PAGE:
The European Commission’s latest list of operators subject to the emissions trading scheme (ETS) is still incomplete and inaccurate, according to companies that are trying to help operators comply with the new environmental requirement.
The General Aviation Manufacturers Association (GAMA) and the International Business Aviation Council (IBAC), along with IBAC’s member associations, today announced they are teaming on an “aggressive strategy” to further mitigate the industry’s greenhouse gas emissions. “Business aviation has established an excellent record of consistently improving fuel efficiency, delivering 40-percent improvement over the past 40 years,” the groups said.
A climate bill introduced in the Senate by Sens. John Kerry (D-Mass.) and Barbara Boxer (D-Calif.) differs from a similar bill narrowly passed by the House of Representatives in June in that it would require the Environmental Protection Agency (EPA) administrator to set greenhouse gas emission standards for new aircraft and new aircraft engines.
Aviation is not alone in its suffering at the hands of the emissions-trading scheme, and it should try to see its way through the frustration to some positive outcomes. This is the perspective of Sebastian Gallehr, whose Germany-based Gallehr Sustainable Risk Management company has been helping other industries with the complexities of ETS for more than seven years.
Many anxious aircraft operators scrambled to keep the August 31 deadline for registering for Europe’s new emissions trading scheme (ETS) amid widespread confusion about the exact timetable for the process through which it will be implemented.
The implementation of Europe’s emissions trading scheme (ETS) has begun amid widespread confusion on the part of the aircraft operators who stand subject to it and the government bodies responsible for running it. August 31 was supposed to have been the deadline by which operators had to register their plans for monitoring, reporting and verifying (MRV) carbon dioxide emissions from their fleet.
The administrative burden of complying with the confusing requirements of Europe’s emissions trading scheme (ETS) comes at a time when many operators are facing a severe downturn and revenue declines of as much as 30 to 40 percent.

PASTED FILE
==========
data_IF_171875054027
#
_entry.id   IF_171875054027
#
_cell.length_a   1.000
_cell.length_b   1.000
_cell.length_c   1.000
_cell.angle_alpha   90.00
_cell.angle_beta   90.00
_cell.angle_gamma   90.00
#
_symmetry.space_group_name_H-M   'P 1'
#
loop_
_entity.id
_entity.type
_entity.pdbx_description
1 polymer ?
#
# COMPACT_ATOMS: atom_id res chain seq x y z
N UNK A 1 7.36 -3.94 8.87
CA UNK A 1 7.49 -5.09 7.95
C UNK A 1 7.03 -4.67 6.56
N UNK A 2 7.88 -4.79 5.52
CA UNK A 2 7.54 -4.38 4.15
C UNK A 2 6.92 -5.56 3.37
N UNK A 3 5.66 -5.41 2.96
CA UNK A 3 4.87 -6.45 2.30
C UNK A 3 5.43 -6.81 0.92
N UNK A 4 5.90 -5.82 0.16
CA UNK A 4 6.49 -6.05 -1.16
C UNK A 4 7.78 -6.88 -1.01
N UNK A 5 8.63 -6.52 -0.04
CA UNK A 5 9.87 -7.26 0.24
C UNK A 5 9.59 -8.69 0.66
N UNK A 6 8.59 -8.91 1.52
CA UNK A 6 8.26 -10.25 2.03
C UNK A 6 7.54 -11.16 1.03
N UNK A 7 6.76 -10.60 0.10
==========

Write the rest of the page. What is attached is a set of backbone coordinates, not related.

Aircraft operators needing to register their plans for the monitoring, reporting and verification (MRV) of emissions data under Europe’s emissions trading scheme (ETS) are probably facing a revised deadline of around Nov. 8, 2009. The European Commission (EC) on August 22 officially published a long-awaited revised list of operators and the European Union (EU) member states to which they have been allocated for compliance purposes.
Aircraft operators needing to register their plans for the monitoring, reporting and verification of emissions data under Europe’s emissions trading scheme (ETS) are likely facing a revised deadline of around November 8. The European Commission (EC) is due to publish on August 22 a long-awaited revised list of operators and the European Union (EU) member state to which they have been allocated for compliance purposes.
Former NetJets Europe and Tag Aviation executive David Carlisle has set up his own company, ETS Aviation, to help aircraft operators comply with Europe’s new emissions trading scheme (ETS). Working with partners to develop a two-pronged solution, he is offering specialist software to allow operators to calculate their emissions tally and an online process for getting their emissions reports verified independently as required under the ETS.